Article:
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Langham Hospitality Group Enters The Middle East With The Langham Brand In …   no comments

Posted at 1:28 pm in the places I would like to go

Two milestone “firsts” for the company: Luxury property on Palm Jumeirah will be the Group’s first in the region, and the first resort in the global portfolio.

Langham Hospitality Group announced today an agreement with DAS Real Estate to manage The
Langham resort in Dubai, United Arab Emirates. Located on the crescent of Palm Jumeirah and
scheduled to open in 2015, this 323-room resort marks double landmark “firsts” for the Hong Kong-
based hotel company: it is the group’s first foray into the Middle East and the first resort in its global

With the interiors designed by the Aedas Limited, The Langham, Palm
Jumeirah, Dubai
will showcase tasteful furnishings reflective of the brand’s heritage as one of
the premier grand hotels in Europe. With a prime waterfront location directly facing the Arabian Gulf
and the impressive Dubai Marina skyline, all the rooms and suites will have expansive outdoor terraces
and sea-front views that will take full advantage of the emirate’s year-round sunny climes. Catering to
couples and large families, the resort will have 53 well-appointed one- and two-bedroom suites that
range from 63 to 236 square meters; 22 of them will feature individual plunge pools.

Designed to become one of the city’s social centres for dining, The Langham will offer guests a wide
variety of innovative restaurants and bars, most of them with al fresco waterside dining. Headlining the
culinary options will be Palm Court, an elegant lounge modeled after its namesake at The Langham,
London – the first grand hotel to serve the traditional afternoon tea in 1865.

Other dining
experiences include a Japanese restaurant, a waterfront seafood outlet, a niche breakfast room, an
Arabic and Italian fusion café, an all-day restaurant featuring international buffet and a la carte
selections, a beach restaurant and a juice bar that offers light snacks and refreshments. The hotel will
also feature a Club Lounge offering complimentary food and beverage presentations throughout the
day and dedicated concierge service.

Setting a new standard for leisure travellers, The
Langham, Palm Jumeirah will feature one of the region’s largest hotel recreation facility covering
almost 4,000 square meters over two floors.

For an unrivalled retreat of relaxation, the
group’s signature award-winning Chuan Spa will showcase a remarkable 26 treatment rooms as well as
therapies based on the sound principles of traditional Chinese medicine (TCM.) The expansive fitness
centre features a free form pool, exercise studio, and a full range of strength- and cardio-training
equipment. Catering to family holiday makers is a 445-square meter Kids Club with a fun slide, play
zone and themed party area.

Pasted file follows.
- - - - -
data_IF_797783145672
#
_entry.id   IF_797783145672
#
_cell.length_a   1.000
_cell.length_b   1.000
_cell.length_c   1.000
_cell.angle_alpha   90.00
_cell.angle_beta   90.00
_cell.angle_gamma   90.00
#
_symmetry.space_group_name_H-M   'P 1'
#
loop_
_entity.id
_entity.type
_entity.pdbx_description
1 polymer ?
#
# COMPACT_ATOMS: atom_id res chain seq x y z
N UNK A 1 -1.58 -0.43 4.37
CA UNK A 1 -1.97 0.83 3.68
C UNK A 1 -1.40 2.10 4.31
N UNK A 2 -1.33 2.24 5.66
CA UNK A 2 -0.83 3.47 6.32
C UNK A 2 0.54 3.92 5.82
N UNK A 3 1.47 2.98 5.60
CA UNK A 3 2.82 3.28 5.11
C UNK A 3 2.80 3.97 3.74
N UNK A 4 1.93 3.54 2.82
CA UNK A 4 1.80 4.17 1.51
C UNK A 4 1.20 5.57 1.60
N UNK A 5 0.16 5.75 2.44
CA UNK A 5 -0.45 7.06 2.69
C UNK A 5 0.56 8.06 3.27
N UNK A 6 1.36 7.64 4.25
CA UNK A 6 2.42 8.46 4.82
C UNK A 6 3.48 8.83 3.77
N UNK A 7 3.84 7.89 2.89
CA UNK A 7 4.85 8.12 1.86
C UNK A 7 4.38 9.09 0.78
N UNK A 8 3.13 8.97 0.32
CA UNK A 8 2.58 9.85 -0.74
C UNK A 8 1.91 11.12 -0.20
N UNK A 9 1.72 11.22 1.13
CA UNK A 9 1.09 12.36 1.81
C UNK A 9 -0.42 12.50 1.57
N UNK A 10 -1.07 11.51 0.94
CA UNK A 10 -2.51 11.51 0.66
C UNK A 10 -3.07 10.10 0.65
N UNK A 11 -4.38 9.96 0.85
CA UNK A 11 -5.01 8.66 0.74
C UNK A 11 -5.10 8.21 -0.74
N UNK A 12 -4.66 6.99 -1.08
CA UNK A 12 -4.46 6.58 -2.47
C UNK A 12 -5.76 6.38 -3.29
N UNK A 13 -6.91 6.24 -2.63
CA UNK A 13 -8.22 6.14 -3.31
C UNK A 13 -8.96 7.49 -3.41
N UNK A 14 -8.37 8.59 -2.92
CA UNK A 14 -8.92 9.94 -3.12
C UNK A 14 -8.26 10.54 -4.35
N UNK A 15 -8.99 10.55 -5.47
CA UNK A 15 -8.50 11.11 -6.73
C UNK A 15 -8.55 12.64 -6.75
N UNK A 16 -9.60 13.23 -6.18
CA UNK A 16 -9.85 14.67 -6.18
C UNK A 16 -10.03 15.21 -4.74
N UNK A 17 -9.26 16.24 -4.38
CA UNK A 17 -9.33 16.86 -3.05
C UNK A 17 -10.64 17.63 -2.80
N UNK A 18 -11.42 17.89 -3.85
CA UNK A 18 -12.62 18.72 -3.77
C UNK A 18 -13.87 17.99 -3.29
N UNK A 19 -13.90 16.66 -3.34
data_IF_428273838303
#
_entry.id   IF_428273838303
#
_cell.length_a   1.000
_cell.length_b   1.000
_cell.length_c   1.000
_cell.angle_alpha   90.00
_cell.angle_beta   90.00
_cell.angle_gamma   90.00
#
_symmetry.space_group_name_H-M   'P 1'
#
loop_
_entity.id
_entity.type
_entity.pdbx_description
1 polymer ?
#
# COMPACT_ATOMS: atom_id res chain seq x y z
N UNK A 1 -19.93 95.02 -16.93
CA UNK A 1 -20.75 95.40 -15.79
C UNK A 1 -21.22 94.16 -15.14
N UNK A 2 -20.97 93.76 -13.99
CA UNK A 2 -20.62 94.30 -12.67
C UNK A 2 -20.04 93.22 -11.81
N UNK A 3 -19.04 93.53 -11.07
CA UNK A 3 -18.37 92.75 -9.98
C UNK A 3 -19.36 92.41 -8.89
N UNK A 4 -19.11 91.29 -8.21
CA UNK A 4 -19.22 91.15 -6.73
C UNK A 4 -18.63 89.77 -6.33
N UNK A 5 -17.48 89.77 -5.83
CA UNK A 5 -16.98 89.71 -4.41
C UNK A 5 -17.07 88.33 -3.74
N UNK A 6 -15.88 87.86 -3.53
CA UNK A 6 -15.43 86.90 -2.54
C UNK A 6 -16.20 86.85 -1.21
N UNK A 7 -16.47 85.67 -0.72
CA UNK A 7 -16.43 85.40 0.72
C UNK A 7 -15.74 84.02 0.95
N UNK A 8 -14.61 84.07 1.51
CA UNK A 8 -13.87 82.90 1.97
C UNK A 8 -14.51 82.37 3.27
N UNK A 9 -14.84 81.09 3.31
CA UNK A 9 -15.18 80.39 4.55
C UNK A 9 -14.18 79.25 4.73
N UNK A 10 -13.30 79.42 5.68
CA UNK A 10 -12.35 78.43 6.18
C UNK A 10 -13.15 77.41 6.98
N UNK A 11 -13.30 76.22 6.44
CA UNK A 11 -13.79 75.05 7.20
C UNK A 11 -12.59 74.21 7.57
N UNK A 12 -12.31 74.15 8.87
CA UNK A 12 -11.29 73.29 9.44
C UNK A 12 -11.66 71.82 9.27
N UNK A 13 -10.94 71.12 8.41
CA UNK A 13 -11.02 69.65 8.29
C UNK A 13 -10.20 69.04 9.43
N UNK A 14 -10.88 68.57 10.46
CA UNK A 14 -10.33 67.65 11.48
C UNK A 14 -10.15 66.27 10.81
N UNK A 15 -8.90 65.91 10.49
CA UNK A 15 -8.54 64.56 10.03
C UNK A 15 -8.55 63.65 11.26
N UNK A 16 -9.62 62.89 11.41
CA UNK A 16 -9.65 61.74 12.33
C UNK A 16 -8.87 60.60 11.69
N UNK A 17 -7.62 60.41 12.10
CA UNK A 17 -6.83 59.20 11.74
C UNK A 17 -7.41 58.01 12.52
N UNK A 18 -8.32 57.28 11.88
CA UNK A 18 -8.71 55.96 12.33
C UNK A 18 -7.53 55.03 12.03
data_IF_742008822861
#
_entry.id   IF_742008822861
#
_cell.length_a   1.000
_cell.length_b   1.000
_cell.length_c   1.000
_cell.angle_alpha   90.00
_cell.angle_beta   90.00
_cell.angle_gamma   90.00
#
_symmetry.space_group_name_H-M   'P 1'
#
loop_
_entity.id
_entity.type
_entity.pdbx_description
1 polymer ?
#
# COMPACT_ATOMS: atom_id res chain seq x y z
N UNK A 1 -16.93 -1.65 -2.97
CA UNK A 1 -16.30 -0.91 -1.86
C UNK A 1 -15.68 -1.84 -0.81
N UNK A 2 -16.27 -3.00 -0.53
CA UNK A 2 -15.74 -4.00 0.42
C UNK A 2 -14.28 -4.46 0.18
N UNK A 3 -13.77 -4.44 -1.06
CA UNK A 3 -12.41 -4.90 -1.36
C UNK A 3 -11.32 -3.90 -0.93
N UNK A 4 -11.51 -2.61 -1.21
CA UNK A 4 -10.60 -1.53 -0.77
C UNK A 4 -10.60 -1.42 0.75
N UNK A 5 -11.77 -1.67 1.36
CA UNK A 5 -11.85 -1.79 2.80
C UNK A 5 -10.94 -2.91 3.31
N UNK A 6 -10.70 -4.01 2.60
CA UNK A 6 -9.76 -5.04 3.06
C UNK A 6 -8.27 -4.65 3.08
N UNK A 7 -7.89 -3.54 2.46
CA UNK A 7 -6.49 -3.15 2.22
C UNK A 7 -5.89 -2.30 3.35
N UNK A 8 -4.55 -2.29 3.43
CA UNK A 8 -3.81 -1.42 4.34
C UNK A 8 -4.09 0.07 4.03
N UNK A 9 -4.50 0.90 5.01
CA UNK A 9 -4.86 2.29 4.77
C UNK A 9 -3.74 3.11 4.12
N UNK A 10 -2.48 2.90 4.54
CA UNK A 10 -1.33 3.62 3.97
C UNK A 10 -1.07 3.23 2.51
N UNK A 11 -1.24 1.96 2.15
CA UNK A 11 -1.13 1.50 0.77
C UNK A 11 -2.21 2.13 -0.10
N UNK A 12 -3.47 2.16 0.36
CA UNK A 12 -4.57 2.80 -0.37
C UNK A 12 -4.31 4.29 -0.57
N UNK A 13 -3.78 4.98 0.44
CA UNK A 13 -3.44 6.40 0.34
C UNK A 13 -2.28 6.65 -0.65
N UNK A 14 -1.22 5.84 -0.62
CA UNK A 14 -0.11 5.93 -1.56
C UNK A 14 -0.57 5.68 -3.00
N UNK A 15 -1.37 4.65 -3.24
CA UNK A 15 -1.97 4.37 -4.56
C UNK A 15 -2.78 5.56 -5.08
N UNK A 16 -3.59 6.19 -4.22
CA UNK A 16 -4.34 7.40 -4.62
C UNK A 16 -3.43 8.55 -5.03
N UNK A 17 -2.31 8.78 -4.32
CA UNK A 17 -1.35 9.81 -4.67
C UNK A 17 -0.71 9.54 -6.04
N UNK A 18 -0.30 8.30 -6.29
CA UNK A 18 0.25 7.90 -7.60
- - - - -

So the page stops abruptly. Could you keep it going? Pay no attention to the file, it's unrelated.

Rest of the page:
A distinctive feature of The Langham, Palm Jumeirah is the
dedicated Travellers Lounge which will provide all the facilities and comforts for early arrival or late
departure flyers. Designed as a sanctuary and an extension of the luxury resort experience, guests are
welcome to take full advantage of the well-stocked library, entertainment selections, light dining
service, business centre and shower/change rooms with the compliments of the resort.

Adding to the mystique, The Langham signature pink roses will be specially grown at the resort with the
assistance of a refrigerated irrigation system. Native palms, fruit trees and water features will provide
an oasis of serenity for guests and local visitors.

“We are very much looking forward to
introducing The Langham’s rich heritage and impeccable service values to Dubai,” said Robert Warman,
chief executive officer of Langham Hospitality Group. “The trifecta of this hotel’s spectacular location on
the iconic Palm Jumeirah, Dubai’s winning bid to host the World Expo in 2020, and The Langham’s
beautiful design aesthetics, make it the perfect time to debut our first resort in this dynamic

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Written by enfoquec on April 16th, 2014

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Timeline: Al-Aqsa mosque   no comments

Posted at 12:53 pm in the places I would like to go

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Written by enfoquec on April 14th, 2014

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UNESCO to send mission to assess Jerusalem   no comments

Posted at 12:27 pm in the places I would like to go

An expert mission is to be sent to the Old City of Jerusalem to evaluate its state of preservation and submit a report along with recommendations to the World Heritage Committee to be held in Doha in June, a United Nations resolution passed yesterday said.

The United Nations Educational, Scientific and Cultural Organisation (UNESCO)’s Executive Board passed the resolution by an overwhelming majority; only the US voted against it during the Executive Board’s meeting in Paris.

Palestine and Jordan were able to issue several resolutions through the Executive Board and the World Heritage Committee demanding Israel halt all illegal violations against the holy city. They have also called for Israel to stop accusing those concerned with preserving the city’s heritage “of politicising the work of UNESCO and other international organisations”.


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Written by enfoquec on April 12th, 2014

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US Pair Can’t Leave Qatar Amid Appeal   no comments

Posted at 11:56 am in the places I would like to go

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Written by enfoquec on April 10th, 2014